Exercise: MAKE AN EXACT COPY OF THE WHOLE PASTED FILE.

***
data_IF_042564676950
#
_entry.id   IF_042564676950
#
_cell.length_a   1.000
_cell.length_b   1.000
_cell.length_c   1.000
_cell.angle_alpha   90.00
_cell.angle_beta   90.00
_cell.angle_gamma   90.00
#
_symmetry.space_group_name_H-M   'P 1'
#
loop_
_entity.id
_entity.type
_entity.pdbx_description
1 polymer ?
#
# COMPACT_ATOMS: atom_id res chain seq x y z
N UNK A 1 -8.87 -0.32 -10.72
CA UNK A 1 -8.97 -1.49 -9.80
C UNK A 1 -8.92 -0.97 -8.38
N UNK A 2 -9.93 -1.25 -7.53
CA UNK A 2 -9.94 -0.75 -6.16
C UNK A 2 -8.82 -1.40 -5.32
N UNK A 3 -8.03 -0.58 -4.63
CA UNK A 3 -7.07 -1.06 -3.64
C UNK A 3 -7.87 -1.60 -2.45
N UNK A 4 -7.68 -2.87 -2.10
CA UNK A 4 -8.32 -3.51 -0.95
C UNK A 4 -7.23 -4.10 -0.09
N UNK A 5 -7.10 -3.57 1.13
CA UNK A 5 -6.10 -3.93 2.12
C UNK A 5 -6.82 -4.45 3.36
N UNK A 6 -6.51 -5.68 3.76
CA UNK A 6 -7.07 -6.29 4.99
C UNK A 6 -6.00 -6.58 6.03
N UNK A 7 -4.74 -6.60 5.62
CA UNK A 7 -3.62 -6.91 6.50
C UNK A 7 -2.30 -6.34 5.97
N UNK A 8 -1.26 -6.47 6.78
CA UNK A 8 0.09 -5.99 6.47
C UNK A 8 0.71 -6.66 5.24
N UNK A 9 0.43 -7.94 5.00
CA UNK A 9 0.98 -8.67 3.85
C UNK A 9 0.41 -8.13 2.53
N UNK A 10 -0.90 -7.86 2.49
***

data_IF_042564676950
#
_entry.id   IF_042564676950
#
_cell.length_a   1.000
_cell.length_b   1.000
_cell.length_c   1.000
_cell.angle_alpha   90.00
_cell.angle_beta   90.00
_cell.angle_gamma   90.00
#
_symmetry.space_group_name_H-M   'P 1'
#
loop_
_entity.id
_entity.type
_entity.pdbx_description
1 polymer ?
#
# COMPACT_ATOMS: atom_id res chain seq x y z
N UNK A 1 -8.87 -0.32 -10.72
CA UNK A 1 -8.97 -1.49 -9.80
C UNK A 1 -8.92 -0.97 -8.38
N UNK A 2 -9.93 -1.25 -7.53
CA UNK A 2 -9.94 -0.75 -6.16
C UNK A 2 -8.82 -1.40 -5.32
N UNK A 3 -8.03 -0.58 -4.63
CA UNK A 3 -7.07 -1.06 -3.64
C UNK A 3 -7.87 -1.60 -2.45
N UNK A 4 -7.68 -2.87 -2.10
CA UNK A 4 -8.32 -3.51 -0.95
C UNK A 4 -7.23 -4.10 -0.09
N UNK A 5 -7.10 -3.57 1.13
CA UNK A 5 -6.10 -3.93 2.12
C UNK A 5 -6.82 -4.45 3.36
N UNK A 6 -6.51 -5.68 3.76
CA UNK A 6 -7.07 -6.29 4.99
C UNK A 6 -6.00 -6.58 6.03
N UNK A 7 -4.74 -6.60 5.62
CA UNK A 7 -3.62 -6.91 6.50
C UNK A 7 -2.30 -6.34 5.97
N UNK A 8 -1.26 -6.47 6.78
CA UNK A 8 0.09 -5.99 6.47
C UNK A 8 0.71 -6.66 5.24
N UNK A 9 0.43 -7.94 5.00
CA UNK A 9 0.98 -8.67 3.85
C UNK A 9 0.41 -8.13 2.53
N UNK A 10 -0.90 -7.86 2.49